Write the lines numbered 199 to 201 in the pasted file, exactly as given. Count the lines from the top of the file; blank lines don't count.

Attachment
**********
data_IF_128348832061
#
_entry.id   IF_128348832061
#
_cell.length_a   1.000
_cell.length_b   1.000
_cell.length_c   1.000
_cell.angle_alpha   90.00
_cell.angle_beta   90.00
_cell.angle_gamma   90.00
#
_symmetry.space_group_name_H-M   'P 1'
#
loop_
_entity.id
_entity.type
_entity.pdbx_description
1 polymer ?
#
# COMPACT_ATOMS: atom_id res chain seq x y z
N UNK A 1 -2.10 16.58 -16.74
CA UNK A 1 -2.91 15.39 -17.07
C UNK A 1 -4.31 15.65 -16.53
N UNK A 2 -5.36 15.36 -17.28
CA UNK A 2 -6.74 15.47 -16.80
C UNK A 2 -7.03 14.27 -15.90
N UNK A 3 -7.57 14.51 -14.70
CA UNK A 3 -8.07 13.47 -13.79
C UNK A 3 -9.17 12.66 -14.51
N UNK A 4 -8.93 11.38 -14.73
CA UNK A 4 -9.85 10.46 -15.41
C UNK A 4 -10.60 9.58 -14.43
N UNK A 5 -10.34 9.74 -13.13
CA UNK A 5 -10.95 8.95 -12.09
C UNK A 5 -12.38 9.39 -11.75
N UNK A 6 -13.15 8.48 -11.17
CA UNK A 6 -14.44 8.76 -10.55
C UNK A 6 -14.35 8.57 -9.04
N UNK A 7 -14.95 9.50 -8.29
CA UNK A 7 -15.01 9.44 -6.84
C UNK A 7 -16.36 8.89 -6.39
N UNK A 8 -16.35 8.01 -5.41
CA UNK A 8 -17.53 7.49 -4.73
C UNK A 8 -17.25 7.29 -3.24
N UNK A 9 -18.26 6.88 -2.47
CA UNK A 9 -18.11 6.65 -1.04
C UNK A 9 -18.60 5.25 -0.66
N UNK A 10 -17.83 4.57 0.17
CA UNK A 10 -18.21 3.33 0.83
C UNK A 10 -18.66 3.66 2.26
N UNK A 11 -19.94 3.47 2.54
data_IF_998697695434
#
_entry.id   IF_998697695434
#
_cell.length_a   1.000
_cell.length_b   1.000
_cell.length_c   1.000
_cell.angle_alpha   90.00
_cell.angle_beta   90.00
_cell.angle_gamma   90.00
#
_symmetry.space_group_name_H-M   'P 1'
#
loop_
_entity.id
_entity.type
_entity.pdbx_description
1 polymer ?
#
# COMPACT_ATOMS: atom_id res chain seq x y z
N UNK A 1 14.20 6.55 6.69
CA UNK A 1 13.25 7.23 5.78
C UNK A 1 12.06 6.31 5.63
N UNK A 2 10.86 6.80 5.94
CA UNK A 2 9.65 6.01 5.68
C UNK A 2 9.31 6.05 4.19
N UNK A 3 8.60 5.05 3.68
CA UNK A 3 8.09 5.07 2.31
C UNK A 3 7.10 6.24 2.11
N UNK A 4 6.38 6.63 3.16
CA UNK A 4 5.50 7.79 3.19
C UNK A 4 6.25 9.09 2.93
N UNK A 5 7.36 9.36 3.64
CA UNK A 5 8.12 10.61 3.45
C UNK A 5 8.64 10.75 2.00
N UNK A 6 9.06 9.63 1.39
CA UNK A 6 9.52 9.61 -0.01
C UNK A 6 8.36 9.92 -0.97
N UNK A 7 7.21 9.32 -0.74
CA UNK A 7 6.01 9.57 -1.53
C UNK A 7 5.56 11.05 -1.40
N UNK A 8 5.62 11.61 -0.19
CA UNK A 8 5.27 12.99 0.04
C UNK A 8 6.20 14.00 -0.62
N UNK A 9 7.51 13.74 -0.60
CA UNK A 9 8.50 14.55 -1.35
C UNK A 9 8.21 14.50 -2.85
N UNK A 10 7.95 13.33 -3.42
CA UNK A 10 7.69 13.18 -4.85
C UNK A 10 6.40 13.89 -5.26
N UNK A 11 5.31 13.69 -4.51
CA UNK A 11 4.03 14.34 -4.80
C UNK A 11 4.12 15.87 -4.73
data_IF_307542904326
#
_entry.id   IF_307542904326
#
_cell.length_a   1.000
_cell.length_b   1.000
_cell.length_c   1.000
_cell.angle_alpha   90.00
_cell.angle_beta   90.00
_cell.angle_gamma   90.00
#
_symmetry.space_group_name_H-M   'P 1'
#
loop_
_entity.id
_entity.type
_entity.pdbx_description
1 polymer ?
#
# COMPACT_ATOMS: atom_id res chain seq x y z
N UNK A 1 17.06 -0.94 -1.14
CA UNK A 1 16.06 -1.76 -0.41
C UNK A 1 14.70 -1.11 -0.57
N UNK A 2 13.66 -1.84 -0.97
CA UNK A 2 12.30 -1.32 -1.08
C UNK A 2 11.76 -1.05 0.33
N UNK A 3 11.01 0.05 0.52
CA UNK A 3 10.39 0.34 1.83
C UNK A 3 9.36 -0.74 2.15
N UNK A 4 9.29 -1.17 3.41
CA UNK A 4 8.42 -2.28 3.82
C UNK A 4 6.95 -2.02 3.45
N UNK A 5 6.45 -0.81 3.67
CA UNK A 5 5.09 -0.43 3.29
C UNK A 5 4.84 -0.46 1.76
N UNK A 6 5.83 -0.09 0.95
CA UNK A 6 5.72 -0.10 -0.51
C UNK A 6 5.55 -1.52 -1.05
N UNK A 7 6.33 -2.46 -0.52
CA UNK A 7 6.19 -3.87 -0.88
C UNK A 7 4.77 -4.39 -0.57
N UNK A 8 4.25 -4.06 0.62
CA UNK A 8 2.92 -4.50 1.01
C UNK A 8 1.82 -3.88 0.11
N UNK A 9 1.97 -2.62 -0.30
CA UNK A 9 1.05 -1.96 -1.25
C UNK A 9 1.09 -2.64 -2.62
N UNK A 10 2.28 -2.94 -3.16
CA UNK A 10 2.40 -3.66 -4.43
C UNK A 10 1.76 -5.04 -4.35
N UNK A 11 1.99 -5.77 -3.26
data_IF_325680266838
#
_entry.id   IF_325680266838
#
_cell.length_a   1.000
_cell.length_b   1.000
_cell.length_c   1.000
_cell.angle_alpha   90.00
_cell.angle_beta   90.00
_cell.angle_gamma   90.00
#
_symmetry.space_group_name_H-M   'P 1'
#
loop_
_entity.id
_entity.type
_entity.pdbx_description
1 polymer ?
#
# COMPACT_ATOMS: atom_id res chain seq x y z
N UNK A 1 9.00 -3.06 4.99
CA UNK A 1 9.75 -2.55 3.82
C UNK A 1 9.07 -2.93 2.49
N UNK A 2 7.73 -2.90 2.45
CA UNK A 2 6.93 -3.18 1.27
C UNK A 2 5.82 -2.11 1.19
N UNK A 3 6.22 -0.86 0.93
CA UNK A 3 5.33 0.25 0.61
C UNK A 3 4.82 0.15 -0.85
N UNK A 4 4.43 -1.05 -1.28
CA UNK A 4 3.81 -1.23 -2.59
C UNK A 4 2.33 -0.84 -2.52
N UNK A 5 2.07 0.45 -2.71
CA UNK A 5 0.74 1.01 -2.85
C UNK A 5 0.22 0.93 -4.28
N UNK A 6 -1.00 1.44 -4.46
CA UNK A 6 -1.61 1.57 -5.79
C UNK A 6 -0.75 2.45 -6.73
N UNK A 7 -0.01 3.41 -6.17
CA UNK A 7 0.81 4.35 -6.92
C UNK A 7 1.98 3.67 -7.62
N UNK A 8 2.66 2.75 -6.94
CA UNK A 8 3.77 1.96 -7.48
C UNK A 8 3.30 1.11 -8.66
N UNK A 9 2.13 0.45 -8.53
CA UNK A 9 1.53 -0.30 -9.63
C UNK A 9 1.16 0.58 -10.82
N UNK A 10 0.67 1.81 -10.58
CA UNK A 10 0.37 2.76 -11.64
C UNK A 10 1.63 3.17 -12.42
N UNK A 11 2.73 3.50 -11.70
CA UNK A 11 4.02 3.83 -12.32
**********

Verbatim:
C UNK A 8 3.30 1.11 -8.66
N UNK A 9 2.13 0.45 -8.53
CA UNK A 9 1.53 -0.30 -9.63